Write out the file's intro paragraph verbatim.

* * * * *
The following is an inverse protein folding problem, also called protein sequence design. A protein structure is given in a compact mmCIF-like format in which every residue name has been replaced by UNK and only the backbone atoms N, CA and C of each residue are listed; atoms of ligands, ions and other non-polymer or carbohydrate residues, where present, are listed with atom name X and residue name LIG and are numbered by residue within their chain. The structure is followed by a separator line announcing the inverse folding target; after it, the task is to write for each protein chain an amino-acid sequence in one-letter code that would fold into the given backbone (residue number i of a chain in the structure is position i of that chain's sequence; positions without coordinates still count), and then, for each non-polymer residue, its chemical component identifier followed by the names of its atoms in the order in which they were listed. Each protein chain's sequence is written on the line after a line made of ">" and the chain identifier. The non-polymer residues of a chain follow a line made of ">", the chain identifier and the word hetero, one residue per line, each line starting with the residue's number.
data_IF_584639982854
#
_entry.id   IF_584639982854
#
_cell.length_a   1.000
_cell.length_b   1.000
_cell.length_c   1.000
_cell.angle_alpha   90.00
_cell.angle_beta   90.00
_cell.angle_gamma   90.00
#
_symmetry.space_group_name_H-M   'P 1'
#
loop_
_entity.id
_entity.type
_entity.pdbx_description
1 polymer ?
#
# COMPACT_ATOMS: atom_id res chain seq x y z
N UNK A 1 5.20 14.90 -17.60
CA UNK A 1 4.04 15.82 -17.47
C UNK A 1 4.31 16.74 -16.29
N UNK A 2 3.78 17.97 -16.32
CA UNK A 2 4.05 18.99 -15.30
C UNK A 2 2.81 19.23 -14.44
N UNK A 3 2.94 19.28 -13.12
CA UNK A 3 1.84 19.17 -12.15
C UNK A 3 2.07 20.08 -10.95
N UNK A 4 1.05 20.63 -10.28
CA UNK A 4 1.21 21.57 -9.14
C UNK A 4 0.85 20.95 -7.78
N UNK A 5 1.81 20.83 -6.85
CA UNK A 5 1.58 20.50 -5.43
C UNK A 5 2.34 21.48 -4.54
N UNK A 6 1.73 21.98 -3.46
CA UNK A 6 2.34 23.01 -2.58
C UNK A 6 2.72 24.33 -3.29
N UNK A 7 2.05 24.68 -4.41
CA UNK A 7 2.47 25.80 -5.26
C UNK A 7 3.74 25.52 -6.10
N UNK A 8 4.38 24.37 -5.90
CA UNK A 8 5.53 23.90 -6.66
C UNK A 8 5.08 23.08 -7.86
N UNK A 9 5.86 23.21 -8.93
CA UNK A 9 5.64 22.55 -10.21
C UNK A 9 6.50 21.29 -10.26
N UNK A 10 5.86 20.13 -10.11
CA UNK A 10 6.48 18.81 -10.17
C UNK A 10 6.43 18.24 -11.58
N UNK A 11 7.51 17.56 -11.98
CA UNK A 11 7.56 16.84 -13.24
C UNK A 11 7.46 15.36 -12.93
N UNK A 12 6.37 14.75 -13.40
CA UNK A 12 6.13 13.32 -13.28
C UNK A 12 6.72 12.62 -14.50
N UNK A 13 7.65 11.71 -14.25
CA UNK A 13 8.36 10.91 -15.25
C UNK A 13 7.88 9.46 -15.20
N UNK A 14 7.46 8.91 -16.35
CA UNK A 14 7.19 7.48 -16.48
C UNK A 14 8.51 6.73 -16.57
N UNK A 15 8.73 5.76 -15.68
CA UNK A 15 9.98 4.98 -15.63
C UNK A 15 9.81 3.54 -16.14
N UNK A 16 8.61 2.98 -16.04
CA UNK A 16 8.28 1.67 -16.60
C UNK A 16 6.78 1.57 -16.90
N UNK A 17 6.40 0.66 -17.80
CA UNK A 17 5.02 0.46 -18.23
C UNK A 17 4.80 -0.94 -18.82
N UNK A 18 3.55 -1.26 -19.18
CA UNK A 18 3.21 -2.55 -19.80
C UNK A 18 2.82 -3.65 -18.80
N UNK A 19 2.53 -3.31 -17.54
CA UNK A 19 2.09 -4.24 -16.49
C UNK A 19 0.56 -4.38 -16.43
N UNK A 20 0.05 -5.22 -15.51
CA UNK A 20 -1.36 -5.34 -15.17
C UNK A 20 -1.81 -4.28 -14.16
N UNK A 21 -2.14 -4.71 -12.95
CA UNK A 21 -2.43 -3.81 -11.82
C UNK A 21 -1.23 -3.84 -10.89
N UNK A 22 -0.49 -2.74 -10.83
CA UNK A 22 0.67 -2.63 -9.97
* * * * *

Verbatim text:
The following is an inverse protein folding problem, also called protein sequence design. A protein structure is given in a compact mmCIF-like format in which every residue name has been replaced by UNK and only the backbone atoms N, CA and C of each residue are listed; atoms of ligands, ions and other non-polymer or carbohydrate residues, where present, are listed with atom name X and residue name LIG and are numbered by residue within their chain. The structure is followed by a separator line announcing the inverse folding target; after it, the task is to write for each protein chain an amino-acid sequence in one-letter code that would fold into the given backbone (residue number i of a chain in the structure is position i of that chain's sequence; positions without coordinates still count), and then, for each non-polymer residue, its chemical component identifier followed by the names of its atoms in the order in which they were listed. Each protein chain's sequence is written on the line after a line made of ">" and the chain identifier. The non-polymer residues of a chain follow a line made of ">", the chain identifier and the word hetero, one residue per line, each line starting with the residue's number.